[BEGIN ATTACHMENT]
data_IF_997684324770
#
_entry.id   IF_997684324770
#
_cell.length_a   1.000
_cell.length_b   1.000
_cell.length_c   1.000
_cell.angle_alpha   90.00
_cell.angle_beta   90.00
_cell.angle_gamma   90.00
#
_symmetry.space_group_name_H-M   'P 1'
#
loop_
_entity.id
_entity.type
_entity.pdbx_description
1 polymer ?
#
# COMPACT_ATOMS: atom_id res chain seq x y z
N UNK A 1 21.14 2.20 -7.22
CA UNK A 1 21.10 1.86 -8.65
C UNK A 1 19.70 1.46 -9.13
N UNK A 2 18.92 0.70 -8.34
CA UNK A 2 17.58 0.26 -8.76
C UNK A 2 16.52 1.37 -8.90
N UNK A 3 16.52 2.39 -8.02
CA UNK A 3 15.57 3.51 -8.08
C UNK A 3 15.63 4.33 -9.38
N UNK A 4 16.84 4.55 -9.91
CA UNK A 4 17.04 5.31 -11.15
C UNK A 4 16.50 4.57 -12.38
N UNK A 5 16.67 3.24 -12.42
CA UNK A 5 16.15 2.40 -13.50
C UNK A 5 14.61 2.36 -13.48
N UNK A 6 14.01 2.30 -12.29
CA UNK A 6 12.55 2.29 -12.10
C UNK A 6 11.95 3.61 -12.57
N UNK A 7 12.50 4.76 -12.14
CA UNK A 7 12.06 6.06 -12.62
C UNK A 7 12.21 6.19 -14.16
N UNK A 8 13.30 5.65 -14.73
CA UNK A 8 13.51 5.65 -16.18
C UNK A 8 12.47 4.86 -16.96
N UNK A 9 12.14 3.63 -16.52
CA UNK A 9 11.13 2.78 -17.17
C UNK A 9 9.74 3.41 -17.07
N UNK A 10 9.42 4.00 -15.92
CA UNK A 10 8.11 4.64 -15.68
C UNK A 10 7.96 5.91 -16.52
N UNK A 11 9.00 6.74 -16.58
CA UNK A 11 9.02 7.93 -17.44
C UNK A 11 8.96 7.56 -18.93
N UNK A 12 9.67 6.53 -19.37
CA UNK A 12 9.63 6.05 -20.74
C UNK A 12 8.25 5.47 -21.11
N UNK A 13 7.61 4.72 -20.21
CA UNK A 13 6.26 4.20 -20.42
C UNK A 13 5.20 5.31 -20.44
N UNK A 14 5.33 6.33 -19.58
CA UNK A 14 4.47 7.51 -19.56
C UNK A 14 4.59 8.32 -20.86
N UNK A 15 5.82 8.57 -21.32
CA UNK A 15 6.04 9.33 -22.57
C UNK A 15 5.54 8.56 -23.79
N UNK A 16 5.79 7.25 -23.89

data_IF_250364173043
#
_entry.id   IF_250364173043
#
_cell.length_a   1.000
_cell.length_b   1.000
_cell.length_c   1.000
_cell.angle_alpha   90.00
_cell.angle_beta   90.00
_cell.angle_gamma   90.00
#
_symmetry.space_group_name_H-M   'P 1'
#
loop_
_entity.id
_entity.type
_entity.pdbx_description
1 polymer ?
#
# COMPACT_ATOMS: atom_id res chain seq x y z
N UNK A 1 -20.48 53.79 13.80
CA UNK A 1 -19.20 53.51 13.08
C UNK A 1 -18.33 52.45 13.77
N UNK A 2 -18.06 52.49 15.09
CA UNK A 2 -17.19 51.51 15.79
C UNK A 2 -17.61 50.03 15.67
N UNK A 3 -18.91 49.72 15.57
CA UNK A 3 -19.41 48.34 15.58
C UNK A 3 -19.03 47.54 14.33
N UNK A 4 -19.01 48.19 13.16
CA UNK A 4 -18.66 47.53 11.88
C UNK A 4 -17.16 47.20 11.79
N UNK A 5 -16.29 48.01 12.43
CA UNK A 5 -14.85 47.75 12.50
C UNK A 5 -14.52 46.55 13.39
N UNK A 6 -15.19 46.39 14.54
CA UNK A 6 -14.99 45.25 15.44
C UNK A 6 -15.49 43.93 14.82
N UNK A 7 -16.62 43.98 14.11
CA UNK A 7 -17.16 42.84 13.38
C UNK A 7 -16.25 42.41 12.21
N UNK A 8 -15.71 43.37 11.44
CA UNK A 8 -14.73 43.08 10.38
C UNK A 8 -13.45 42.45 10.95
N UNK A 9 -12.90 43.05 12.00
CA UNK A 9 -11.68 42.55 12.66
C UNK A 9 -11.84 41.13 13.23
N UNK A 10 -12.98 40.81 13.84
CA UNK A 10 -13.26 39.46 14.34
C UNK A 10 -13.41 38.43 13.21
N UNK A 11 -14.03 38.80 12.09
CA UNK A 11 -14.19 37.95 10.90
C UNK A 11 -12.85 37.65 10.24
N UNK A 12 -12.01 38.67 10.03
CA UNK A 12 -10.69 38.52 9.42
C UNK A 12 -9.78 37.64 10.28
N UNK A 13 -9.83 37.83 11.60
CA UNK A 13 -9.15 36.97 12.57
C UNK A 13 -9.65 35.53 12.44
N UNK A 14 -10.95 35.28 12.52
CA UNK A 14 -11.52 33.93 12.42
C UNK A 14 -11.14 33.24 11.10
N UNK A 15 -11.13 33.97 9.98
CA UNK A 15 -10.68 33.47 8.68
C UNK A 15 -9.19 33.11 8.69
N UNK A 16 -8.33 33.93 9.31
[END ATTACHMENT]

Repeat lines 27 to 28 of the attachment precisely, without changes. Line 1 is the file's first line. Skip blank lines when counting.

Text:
N UNK A 3 16.52 2.39 -8.02
CA UNK A 3 15.57 3.51 -8.08